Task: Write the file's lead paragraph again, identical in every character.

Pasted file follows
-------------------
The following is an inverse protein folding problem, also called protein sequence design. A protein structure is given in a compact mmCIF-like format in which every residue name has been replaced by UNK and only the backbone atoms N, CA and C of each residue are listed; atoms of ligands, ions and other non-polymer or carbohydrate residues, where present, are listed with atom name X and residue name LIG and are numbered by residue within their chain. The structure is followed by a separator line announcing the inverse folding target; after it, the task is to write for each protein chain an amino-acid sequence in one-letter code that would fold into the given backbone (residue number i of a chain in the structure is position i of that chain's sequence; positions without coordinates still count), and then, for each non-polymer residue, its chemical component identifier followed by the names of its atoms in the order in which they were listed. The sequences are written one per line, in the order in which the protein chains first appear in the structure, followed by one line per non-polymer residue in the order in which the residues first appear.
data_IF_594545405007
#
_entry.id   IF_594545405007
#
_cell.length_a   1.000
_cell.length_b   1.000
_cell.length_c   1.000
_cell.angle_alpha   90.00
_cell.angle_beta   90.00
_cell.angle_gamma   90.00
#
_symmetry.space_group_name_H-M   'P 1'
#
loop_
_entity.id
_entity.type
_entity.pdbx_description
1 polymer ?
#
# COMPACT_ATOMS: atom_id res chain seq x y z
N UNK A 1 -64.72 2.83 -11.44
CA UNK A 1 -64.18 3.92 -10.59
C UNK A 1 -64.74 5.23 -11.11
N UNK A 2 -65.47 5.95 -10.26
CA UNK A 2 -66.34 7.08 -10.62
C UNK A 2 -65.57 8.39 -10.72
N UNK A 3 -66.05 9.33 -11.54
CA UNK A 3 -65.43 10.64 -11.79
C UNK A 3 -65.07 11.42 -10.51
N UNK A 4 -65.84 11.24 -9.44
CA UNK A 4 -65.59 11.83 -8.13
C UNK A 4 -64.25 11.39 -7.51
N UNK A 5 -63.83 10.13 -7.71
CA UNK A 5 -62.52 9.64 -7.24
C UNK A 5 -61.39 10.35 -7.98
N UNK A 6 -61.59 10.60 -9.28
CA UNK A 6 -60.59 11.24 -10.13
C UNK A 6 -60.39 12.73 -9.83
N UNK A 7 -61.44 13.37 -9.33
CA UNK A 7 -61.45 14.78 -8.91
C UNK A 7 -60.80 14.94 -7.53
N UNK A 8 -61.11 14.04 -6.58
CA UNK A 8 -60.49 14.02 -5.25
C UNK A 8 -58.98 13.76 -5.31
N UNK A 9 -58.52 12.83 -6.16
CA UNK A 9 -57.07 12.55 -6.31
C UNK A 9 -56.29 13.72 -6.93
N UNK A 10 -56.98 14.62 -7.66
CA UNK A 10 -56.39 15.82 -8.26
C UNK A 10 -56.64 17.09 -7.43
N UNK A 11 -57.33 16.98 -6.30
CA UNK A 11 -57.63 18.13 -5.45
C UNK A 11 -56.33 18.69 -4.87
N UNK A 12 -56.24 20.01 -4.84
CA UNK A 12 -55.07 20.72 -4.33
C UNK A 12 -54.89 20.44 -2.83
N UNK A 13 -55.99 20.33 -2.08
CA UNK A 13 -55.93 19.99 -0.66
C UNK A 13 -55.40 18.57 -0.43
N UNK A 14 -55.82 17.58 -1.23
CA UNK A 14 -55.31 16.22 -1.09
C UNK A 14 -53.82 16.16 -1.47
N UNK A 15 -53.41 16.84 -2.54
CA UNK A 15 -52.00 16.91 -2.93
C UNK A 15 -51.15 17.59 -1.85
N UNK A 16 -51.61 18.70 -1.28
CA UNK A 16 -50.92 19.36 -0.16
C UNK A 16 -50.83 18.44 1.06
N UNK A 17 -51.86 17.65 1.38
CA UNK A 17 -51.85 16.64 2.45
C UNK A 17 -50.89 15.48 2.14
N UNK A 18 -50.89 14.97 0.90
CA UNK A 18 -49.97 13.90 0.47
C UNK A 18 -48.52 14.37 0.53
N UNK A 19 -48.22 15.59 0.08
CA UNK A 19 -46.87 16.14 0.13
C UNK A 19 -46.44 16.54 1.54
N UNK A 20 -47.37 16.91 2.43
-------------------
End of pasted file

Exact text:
The following is an inverse protein folding problem, also called protein sequence design. A protein structure is given in a compact mmCIF-like format in which every residue name has been replaced by UNK and only the backbone atoms N, CA and C of each residue are listed; atoms of ligands, ions and other non-polymer or carbohydrate residues, where present, are listed with atom name X and residue name LIG and are numbered by residue within their chain. The structure is followed by a separator line announcing the inverse folding target; after it, the task is to write for each protein chain an amino-acid sequence in one-letter code that would fold into the given backbone (residue number i of a chain in the structure is position i of that chain's sequence; positions without coordinates still count), and then, for each non-polymer residue, its chemical component identifier followed by the names of its atoms in the order in which they were listed. The sequences are written one per line, in the order in which the protein chains first appear in the structure, followed by one line per non-polymer residue in the order in which the residues first appear.